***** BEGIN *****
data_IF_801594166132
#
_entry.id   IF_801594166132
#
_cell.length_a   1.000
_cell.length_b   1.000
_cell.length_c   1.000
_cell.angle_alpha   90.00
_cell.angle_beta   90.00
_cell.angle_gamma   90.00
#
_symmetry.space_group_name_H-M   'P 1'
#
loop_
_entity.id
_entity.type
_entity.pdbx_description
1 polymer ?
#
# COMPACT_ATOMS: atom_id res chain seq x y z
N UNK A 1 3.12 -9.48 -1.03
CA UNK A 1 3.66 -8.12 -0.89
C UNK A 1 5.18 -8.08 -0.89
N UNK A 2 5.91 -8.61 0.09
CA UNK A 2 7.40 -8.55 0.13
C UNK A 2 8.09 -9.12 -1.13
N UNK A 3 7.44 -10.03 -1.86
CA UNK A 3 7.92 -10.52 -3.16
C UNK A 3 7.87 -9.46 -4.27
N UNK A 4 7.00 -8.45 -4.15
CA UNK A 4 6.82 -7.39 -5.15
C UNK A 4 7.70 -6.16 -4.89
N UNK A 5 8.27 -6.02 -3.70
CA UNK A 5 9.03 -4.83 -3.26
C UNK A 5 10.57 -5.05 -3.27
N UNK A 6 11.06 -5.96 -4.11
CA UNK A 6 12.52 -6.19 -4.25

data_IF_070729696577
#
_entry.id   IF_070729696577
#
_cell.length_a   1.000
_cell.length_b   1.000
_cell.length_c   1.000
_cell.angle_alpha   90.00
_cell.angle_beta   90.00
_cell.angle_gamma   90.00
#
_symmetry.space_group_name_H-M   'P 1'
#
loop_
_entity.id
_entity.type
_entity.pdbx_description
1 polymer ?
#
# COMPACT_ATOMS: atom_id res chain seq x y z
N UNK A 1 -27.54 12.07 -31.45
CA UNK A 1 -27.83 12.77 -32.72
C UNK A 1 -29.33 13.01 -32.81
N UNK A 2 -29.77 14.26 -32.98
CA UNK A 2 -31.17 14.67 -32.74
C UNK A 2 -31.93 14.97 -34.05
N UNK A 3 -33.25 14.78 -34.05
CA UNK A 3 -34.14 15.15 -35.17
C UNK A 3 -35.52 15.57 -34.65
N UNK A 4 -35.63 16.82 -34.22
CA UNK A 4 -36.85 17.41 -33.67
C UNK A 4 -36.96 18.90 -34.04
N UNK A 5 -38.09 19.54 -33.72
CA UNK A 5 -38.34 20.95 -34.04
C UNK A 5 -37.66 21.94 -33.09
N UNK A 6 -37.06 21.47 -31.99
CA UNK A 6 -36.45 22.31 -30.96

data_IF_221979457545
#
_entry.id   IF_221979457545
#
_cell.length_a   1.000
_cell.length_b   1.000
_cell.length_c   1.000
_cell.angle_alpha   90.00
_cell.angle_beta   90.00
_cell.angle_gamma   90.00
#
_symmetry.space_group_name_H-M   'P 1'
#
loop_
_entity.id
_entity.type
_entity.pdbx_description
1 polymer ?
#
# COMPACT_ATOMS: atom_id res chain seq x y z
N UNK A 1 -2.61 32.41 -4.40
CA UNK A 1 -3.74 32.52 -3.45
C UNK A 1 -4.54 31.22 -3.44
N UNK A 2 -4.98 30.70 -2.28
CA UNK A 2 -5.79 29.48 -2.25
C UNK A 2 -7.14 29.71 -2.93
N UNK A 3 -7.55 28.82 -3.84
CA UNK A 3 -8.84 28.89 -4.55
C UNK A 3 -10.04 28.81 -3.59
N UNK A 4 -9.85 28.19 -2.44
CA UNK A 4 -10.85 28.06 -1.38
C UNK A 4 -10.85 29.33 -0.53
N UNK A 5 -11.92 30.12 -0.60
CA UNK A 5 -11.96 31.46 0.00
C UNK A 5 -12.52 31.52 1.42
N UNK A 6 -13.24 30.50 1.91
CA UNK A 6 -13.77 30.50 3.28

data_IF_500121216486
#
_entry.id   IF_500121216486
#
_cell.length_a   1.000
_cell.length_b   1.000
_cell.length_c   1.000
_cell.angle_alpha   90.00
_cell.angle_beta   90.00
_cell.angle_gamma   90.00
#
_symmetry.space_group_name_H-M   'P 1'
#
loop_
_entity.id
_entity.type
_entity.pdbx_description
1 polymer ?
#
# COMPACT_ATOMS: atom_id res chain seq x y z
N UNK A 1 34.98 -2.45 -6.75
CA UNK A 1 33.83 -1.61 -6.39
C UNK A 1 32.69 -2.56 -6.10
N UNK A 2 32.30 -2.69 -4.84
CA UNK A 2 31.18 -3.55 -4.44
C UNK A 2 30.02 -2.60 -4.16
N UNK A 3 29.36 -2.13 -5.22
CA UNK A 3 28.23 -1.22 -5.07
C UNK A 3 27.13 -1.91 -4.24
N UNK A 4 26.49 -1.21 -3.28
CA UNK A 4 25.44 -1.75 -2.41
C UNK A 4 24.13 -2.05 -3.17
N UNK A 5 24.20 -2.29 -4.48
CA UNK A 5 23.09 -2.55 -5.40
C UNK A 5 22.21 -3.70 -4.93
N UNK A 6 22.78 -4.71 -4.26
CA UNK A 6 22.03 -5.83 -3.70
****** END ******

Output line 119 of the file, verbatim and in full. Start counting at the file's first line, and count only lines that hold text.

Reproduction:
_cell.angle_alpha   90.00